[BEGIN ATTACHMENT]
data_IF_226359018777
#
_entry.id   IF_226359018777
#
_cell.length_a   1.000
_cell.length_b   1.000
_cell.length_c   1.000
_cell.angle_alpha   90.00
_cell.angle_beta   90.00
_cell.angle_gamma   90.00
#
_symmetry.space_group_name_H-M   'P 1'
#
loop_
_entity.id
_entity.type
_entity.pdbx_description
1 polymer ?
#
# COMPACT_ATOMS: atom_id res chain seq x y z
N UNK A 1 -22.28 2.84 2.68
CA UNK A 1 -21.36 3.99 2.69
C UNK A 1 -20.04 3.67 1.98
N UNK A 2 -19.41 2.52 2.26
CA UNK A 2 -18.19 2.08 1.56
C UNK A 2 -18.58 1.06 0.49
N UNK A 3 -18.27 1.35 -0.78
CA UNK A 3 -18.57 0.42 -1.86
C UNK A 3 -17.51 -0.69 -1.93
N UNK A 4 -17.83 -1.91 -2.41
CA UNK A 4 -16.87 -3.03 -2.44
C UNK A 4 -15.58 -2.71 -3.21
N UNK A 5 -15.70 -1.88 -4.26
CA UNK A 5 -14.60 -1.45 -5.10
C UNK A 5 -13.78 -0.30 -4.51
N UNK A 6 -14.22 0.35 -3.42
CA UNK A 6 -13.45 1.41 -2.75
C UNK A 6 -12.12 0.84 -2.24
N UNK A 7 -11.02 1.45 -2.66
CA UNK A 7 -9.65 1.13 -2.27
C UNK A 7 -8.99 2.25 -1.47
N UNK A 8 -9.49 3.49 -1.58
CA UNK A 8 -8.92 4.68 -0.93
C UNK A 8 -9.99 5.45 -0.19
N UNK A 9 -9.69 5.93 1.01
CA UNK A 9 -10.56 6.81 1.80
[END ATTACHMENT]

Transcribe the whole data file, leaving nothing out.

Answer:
data_IF_226359018777
#
_entry.id   IF_226359018777
#
_cell.length_a   1.000
_cell.length_b   1.000
_cell.length_c   1.000
_cell.angle_alpha   90.00
_cell.angle_beta   90.00
_cell.angle_gamma   90.00
#
_symmetry.space_group_name_H-M   'P 1'
#
loop_
_entity.id
_entity.type
_entity.pdbx_description
1 polymer ?
#
# COMPACT_ATOMS: atom_id res chain seq x y z
N UNK A 1 -22.28 2.84 2.68
CA UNK A 1 -21.36 3.99 2.69
C UNK A 1 -20.04 3.67 1.98
N UNK A 2 -19.41 2.52 2.26
CA UNK A 2 -18.19 2.08 1.56
C UNK A 2 -18.58 1.06 0.49
N UNK A 3 -18.27 1.35 -0.78
CA UNK A 3 -18.57 0.42 -1.86
C UNK A 3 -17.51 -0.69 -1.93
N UNK A 4 -17.83 -1.91 -2.41
CA UNK A 4 -16.87 -3.03 -2.44
C UNK A 4 -15.58 -2.71 -3.21
N UNK A 5 -15.70 -1.88 -4.26
CA UNK A 5 -14.60 -1.45 -5.10
C UNK A 5 -13.78 -0.30 -4.51
N UNK A 6 -14.22 0.35 -3.42
CA UNK A 6 -13.45 1.41 -2.75
C UNK A 6 -12.12 0.84 -2.24
N UNK A 7 -11.02 1.45 -2.66
CA UNK A 7 -9.65 1.13 -2.27
C UNK A 7 -8.99 2.25 -1.47
N UNK A 8 -9.49 3.49 -1.58
CA UNK A 8 -8.92 4.68 -0.93
C UNK A 8 -9.99 5.45 -0.19
N UNK A 9 -9.69 5.93 1.01
CA UNK A 9 -10.56 6.81 1.80